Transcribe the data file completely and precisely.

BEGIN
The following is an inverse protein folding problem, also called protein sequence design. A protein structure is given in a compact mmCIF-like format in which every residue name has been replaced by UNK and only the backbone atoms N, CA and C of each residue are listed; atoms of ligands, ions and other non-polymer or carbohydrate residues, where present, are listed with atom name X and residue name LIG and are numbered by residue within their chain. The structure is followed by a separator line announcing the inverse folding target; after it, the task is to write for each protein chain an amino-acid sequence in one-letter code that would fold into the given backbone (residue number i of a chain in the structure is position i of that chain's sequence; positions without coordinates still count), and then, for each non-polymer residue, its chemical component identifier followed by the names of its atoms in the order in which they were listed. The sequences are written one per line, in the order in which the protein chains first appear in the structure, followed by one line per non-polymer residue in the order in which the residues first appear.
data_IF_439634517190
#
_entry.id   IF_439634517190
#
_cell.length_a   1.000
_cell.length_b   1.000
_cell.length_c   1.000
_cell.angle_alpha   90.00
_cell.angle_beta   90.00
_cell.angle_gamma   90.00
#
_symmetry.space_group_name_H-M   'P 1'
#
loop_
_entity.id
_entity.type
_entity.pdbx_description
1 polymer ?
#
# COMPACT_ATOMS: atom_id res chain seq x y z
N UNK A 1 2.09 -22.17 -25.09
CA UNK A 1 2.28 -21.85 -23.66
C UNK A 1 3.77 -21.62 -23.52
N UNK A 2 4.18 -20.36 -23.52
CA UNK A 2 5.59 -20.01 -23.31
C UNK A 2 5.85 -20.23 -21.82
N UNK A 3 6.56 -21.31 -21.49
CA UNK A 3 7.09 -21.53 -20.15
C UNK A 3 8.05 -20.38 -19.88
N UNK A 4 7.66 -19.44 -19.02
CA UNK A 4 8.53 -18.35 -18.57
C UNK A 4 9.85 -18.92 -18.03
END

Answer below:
The following is an inverse protein folding problem, also called protein sequence design. A protein structure is given in a compact mmCIF-like format in which every residue name has been replaced by UNK and only the backbone atoms N, CA and C of each residue are listed; atoms of ligands, ions and other non-polymer or carbohydrate residues, where present, are listed with atom name X and residue name LIG and are numbered by residue within their chain. The structure is followed by a separator line announcing the inverse folding target; after it, the task is to write for each protein chain an amino-acid sequence in one-letter code that would fold into the given backbone (residue number i of a chain in the structure is position i of that chain's sequence; positions without coordinates still count), and then, for each non-polymer residue, its chemical component identifier followed by the names of its atoms in the order in which they were listed. The sequences are written one per line, in the order in which the protein chains first appear in the structure, followed by one line per non-polymer residue in the order in which the residues first appear.
data_IF_439634517190
#
_entry.id   IF_439634517190
#
_cell.length_a   1.000
_cell.length_b   1.000
_cell.length_c   1.000
_cell.angle_alpha   90.00
_cell.angle_beta   90.00
_cell.angle_gamma   90.00
#
_symmetry.space_group_name_H-M   'P 1'
#
loop_
_entity.id
_entity.type
_entity.pdbx_description
1 polymer ?
#
# COMPACT_ATOMS: atom_id res chain seq x y z
N UNK A 1 2.09 -22.17 -25.09
CA UNK A 1 2.28 -21.85 -23.66
C UNK A 1 3.77 -21.62 -23.52
N UNK A 2 4.18 -20.36 -23.52
CA UNK A 2 5.59 -20.01 -23.31
C UNK A 2 5.85 -20.23 -21.82
N UNK A 3 6.56 -21.31 -21.49
CA UNK A 3 7.09 -21.53 -20.15
C UNK A 3 8.05 -20.38 -19.88
N UNK A 4 7.66 -19.44 -19.02
CA UNK A 4 8.53 -18.35 -18.57
C UNK A 4 9.85 -18.92 -18.03